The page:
We talk a lot on this blog about the big things. How to position yourself as an expert vs. a speaker. How to ensure that your website is working. However, today, it is about the little things you can do for better branding.
Everything you do within your business, you should be thinking about your brand. Your brand becomes your identifier. If you are not consistent, then your brand weakens.
Here are 3 keys to better branding for your #speaking #business you can implement today! Click to tweet
Here are what I think are three important keys to better branding that you should be thinking about at all times.
3 Keys to Better Branding
Having a Branded Email Address
Having a branded email may seem like a very basic better branding technique, and many of you are doing it well, but I still see many people using a Gmail address, or even worse, Yahoo or AOL. In other words, your email looks like this:
If you are not using email “masking,” then you are missing an opportunity for your brand to get noticed every single time you send an email. Here is the correct way to brand your email address:
Most of today’s email systems, including Gmail, Outlook and Mac Mail, allow you to integrate an email address associated with your domain – so if you have a website, there really isn’t any reason to not have a branded email associated with it.
Think of it this way: If you were to encounter emails from the following, which would leave a stronger impression?
It is a small, but significant change.
NOTE: Many speakers ask me, “Should I use my brand or my name as my URL?” I typically recommend using your name unless you want to try and sell your company. Your brand will likely change and evolve whereas your name will always remain the same.
Ensure Social Commentary Supports Your Brand
I have several clients who are very politically and socially aware. They have opinions on every topic. I am not suggesting that you not share your views, but I am suggesting that you understand your brand and what makes sense to comment on and what makes sense to ignore.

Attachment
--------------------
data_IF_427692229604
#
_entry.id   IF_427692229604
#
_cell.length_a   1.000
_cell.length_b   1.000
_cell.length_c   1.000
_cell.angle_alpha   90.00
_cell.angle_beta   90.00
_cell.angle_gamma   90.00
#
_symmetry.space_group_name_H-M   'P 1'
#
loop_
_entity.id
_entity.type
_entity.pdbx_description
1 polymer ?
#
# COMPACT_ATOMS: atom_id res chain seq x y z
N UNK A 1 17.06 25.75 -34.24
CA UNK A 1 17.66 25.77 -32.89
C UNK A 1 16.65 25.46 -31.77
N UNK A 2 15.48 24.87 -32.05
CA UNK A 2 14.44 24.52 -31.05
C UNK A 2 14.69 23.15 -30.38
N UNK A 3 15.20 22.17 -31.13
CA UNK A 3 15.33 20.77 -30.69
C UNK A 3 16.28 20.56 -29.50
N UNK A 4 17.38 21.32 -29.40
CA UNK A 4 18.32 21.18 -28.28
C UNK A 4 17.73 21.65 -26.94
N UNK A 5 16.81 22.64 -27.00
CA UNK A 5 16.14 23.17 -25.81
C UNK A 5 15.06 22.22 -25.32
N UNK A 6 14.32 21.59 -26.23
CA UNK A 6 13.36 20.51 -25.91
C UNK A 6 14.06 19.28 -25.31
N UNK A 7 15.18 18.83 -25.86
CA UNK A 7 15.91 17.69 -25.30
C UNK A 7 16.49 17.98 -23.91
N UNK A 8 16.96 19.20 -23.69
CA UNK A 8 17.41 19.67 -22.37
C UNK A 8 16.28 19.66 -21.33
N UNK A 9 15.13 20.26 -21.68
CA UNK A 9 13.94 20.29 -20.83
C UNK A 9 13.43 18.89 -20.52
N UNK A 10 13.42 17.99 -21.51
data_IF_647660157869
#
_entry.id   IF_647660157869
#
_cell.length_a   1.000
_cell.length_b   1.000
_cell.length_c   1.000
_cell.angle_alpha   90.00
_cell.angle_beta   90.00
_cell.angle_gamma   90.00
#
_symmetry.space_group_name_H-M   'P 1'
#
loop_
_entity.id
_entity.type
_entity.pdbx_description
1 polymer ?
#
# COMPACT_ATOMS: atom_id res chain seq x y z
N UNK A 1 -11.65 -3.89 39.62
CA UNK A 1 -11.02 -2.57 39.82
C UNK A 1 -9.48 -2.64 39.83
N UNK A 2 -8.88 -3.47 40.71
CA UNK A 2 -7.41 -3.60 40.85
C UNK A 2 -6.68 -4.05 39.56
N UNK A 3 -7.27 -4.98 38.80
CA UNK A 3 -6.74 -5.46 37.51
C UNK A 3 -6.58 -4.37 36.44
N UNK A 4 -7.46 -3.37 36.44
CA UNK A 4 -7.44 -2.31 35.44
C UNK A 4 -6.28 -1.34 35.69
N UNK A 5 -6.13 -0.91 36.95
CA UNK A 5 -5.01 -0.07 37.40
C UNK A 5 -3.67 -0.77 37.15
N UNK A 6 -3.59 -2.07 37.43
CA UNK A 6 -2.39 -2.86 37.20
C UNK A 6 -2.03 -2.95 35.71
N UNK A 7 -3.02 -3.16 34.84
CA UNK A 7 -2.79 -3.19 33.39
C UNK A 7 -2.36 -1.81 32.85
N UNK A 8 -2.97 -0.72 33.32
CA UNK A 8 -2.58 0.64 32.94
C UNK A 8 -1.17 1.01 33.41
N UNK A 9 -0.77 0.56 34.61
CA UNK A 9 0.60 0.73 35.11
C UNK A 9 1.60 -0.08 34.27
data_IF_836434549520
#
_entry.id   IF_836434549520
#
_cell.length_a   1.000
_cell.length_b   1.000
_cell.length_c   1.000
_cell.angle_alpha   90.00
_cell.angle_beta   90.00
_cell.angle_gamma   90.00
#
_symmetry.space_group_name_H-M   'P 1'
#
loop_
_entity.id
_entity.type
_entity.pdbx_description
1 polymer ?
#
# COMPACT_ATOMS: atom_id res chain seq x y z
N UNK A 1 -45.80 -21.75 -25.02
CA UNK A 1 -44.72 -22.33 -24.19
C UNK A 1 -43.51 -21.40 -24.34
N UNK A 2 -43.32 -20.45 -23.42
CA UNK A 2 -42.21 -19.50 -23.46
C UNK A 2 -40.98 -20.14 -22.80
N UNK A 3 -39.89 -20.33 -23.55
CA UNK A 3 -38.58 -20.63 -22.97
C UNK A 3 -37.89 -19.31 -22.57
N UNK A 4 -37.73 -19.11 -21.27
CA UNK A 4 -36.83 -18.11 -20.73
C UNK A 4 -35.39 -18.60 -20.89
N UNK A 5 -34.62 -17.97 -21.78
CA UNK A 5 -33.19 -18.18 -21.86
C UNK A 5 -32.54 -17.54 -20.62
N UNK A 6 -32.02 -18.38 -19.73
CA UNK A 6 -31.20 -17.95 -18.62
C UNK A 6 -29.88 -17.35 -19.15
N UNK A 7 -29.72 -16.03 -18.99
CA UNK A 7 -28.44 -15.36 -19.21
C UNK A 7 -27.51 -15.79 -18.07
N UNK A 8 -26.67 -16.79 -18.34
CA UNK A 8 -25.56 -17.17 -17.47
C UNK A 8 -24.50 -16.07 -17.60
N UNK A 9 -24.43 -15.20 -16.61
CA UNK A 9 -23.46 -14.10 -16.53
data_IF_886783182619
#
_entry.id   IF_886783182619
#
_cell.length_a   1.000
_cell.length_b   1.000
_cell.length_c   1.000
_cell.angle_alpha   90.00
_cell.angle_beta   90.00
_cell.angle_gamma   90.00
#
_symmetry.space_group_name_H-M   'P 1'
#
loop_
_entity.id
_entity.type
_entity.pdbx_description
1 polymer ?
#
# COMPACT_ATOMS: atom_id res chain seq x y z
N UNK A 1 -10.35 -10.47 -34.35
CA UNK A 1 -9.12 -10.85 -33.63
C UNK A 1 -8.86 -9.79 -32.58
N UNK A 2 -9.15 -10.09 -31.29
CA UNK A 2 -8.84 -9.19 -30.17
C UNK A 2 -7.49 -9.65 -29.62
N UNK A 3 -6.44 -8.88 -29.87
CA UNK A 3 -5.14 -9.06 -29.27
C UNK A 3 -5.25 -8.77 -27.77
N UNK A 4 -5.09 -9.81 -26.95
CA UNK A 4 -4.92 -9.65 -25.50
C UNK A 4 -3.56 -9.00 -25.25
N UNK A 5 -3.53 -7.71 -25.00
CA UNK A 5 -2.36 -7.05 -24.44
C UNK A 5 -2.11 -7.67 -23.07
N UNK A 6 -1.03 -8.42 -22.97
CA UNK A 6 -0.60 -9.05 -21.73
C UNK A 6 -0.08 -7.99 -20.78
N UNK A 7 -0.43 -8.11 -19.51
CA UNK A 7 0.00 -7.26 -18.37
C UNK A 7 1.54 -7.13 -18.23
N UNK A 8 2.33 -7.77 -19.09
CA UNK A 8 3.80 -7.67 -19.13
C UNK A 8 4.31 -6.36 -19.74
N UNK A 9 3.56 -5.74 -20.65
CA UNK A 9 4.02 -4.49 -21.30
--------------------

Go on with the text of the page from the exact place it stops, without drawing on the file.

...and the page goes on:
Social media can be a huge time suck as it is. So, when you consistently ask yourself, “will this comment move my brand forward or will it muddy the water,” you can make smarter choices about what belongs on social media and will better reflect on your intent there. Better branding does not always mean seizing more branding opportunities; it simply means speaking up when it makes sense for your brand.
For instance, I now stay away from political topics as they pertain to the U.S. and Canada (having learned this the hard way). I am very passionate about this subject, keep a close eye on it, and have some definite ideas, but it is not in line with The Wealthy Speaker brand to share those thoughts. There’s no benefit to me or my audience.
Avoid Non-Permission Marketing
For some reason, I receive, on average, five to seven requests every week from speakers who think I am a bureau or meeting booker and send me their email pitch. Many of them are so bad that I am tempted to write back and say, “If this is how you approach decision makers, you are in big trouble.” However, I resist the urge and simply “Unsubscribe.”
What’s the moral of the story? Don’t add anyone to your email list without permission.
If you have a client you think might book you in the future, here’s some copy you can use:
“I would love to stay connected with you. Is it okay if I add you to my newsletter for tips on ‘X’ topic? You can unsubscribe at any time, no hard feelings.”
Also, don’t send mass emails without your “Unsubscribe” button in place— that is just plain wrong. The same thing applies to Facebook groups. To me, it is bad form to add anyone to your group without some conversation or request first.
It is not my intention to make anyone feel bad, just to raise the bar for marketing and better branding practices in the speaking industry. Please be in touch if you need help with these basics, and we will point you in the right direction.
See you soon, Wealthy Speakers.